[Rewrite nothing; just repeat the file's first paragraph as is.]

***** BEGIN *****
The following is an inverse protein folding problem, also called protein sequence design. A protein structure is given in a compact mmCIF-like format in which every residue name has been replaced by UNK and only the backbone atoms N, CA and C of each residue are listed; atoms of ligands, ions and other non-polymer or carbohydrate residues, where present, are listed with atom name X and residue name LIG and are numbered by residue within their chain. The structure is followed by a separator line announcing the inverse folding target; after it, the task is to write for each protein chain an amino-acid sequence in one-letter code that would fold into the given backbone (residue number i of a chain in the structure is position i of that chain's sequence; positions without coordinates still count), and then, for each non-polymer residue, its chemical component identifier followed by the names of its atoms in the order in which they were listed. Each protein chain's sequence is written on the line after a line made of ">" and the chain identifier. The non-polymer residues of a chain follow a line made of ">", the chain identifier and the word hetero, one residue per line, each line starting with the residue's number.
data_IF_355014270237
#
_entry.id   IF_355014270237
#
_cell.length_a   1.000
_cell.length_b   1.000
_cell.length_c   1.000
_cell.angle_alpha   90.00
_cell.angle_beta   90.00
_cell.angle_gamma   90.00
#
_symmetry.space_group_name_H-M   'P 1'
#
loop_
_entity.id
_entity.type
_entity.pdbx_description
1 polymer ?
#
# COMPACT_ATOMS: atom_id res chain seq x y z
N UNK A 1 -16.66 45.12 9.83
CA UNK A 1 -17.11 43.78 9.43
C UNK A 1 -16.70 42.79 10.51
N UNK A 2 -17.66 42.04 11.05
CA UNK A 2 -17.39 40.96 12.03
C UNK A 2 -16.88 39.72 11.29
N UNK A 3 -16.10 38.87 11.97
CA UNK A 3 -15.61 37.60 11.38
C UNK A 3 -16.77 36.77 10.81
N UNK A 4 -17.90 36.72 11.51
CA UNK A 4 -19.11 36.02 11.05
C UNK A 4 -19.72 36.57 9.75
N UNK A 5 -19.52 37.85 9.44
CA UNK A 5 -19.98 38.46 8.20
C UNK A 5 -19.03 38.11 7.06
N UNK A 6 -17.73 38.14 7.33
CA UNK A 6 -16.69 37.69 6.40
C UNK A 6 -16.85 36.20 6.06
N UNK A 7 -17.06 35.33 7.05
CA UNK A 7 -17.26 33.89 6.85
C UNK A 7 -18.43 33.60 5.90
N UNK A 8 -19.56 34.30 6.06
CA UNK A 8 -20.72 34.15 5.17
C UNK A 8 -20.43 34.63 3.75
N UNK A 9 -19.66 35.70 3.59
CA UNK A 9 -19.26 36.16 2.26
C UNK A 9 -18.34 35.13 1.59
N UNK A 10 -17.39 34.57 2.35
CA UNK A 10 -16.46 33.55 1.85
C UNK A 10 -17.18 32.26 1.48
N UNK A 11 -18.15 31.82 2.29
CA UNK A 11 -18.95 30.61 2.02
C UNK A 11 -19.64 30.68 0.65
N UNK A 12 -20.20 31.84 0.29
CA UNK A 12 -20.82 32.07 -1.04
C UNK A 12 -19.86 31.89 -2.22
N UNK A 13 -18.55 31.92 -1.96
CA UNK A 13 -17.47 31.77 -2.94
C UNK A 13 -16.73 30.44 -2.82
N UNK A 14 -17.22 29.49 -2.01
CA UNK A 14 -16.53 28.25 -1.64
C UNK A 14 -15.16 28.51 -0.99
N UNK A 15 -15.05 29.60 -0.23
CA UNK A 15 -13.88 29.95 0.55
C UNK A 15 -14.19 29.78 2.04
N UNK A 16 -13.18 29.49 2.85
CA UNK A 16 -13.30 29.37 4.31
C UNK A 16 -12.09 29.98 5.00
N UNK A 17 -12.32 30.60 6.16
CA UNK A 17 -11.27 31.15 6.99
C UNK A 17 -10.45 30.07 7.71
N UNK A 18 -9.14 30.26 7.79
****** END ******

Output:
The following is an inverse protein folding problem, also called protein sequence design. A protein structure is given in a compact mmCIF-like format in which every residue name has been replaced by UNK and only the backbone atoms N, CA and C of each residue are listed; atoms of ligands, ions and other non-polymer or carbohydrate residues, where present, are listed with atom name X and residue name LIG and are numbered by residue within their chain. The structure is followed by a separator line announcing the inverse folding target; after it, the task is to write for each protein chain an amino-acid sequence in one-letter code that would fold into the given backbone (residue number i of a chain in the structure is position i of that chain's sequence; positions without coordinates still count), and then, for each non-polymer residue, its chemical component identifier followed by the names of its atoms in the order in which they were listed. Each protein chain's sequence is written on the line after a line made of ">" and the chain identifier. The non-polymer residues of a chain follow a line made of ">", the chain identifier and the word hetero, one residue per line, each line starting with the residue's number.